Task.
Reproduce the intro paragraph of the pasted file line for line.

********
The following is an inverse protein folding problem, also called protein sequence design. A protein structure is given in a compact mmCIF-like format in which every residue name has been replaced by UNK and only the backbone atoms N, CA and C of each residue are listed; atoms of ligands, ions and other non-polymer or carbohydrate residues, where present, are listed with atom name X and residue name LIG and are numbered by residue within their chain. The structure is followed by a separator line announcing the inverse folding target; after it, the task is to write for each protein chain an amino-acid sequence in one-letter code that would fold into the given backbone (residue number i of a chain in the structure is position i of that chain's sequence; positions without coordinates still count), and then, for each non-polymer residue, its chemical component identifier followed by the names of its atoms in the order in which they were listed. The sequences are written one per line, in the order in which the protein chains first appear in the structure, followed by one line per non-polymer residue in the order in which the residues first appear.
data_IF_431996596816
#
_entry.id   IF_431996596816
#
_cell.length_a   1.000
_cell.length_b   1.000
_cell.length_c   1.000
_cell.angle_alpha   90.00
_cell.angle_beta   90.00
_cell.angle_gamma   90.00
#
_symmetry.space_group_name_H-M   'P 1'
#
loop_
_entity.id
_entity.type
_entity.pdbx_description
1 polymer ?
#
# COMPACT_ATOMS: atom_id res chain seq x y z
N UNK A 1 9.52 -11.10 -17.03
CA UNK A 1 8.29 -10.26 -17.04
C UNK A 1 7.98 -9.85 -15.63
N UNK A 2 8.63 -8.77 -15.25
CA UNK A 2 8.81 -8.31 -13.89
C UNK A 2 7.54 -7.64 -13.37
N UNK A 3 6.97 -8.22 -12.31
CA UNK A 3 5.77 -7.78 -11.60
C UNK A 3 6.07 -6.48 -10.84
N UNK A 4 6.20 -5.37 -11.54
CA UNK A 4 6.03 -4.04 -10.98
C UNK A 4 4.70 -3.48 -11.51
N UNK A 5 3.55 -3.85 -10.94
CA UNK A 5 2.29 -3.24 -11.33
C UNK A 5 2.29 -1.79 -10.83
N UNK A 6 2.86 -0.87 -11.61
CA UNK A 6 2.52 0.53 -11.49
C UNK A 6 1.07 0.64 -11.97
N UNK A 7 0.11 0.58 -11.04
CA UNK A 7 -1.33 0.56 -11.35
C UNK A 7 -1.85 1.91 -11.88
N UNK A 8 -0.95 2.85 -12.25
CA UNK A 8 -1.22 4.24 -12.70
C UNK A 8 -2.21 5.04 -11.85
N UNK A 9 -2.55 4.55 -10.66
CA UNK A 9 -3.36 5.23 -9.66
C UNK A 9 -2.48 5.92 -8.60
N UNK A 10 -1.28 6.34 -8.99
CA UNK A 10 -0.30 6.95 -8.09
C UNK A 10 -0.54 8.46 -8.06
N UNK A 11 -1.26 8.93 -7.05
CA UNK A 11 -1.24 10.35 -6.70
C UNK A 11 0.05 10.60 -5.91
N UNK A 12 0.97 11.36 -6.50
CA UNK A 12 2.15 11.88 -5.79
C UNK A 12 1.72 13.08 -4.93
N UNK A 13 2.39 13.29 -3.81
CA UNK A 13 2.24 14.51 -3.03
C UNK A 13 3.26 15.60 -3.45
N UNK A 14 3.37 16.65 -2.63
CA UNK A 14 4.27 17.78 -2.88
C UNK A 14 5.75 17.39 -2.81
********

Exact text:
The following is an inverse protein folding problem, also called protein sequence design. A protein structure is given in a compact mmCIF-like format in which every residue name has been replaced by UNK and only the backbone atoms N, CA and C of each residue are listed; atoms of ligands, ions and other non-polymer or carbohydrate residues, where present, are listed with atom name X and residue name LIG and are numbered by residue within their chain. The structure is followed by a separator line announcing the inverse folding target; after it, the task is to write for each protein chain an amino-acid sequence in one-letter code that would fold into the given backbone (residue number i of a chain in the structure is position i of that chain's sequence; positions without coordinates still count), and then, for each non-polymer residue, its chemical component identifier followed by the names of its atoms in the order in which they were listed. The sequences are written one per line, in the order in which the protein chains first appear in the structure, followed by one line per non-polymer residue in the order in which the residues first appear.